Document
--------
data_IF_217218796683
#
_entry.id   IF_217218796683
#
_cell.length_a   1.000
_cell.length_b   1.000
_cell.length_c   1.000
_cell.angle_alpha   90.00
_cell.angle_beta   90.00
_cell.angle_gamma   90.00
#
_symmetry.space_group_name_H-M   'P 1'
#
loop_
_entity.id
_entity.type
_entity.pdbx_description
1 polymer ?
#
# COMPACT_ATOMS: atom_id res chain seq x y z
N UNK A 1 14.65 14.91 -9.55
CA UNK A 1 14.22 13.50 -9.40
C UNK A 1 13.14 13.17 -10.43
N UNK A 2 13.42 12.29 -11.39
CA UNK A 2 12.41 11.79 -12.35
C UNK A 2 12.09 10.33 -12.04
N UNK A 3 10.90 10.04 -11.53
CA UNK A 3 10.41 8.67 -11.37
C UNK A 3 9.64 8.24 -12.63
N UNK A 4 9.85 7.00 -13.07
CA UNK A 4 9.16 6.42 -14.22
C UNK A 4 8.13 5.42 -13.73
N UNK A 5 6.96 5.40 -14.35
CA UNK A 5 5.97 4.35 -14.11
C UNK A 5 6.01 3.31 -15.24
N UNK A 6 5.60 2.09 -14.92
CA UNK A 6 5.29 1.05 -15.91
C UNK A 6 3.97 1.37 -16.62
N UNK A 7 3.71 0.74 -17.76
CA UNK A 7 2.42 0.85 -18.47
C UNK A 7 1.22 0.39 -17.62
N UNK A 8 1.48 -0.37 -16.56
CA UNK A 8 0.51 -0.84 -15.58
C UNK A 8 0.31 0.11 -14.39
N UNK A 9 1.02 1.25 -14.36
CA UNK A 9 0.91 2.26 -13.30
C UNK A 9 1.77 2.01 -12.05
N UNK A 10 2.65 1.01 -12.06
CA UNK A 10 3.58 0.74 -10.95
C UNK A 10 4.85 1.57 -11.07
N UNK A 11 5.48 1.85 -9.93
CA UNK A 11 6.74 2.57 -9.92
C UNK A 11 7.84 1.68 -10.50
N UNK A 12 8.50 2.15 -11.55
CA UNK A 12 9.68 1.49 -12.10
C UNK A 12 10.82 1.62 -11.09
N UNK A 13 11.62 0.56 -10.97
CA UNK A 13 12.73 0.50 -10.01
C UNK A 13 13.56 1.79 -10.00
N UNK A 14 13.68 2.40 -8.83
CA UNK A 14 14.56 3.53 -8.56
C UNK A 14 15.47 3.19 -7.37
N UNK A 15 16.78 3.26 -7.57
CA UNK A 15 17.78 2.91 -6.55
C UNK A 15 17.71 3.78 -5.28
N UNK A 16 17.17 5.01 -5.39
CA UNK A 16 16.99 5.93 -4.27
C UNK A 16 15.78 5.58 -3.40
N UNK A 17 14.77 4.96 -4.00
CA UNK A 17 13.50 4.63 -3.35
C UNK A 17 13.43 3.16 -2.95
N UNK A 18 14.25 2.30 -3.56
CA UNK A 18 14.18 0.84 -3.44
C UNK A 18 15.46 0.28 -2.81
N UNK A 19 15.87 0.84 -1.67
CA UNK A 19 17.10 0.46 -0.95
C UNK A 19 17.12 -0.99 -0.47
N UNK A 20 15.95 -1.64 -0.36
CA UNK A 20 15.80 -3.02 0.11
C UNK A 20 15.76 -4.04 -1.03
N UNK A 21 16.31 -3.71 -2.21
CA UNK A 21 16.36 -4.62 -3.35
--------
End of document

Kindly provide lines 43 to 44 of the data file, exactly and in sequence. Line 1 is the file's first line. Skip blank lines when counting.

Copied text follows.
CA UNK A 8 0.51 -0.84 -15.58
C UNK A 8 0.31 0.11 -14.39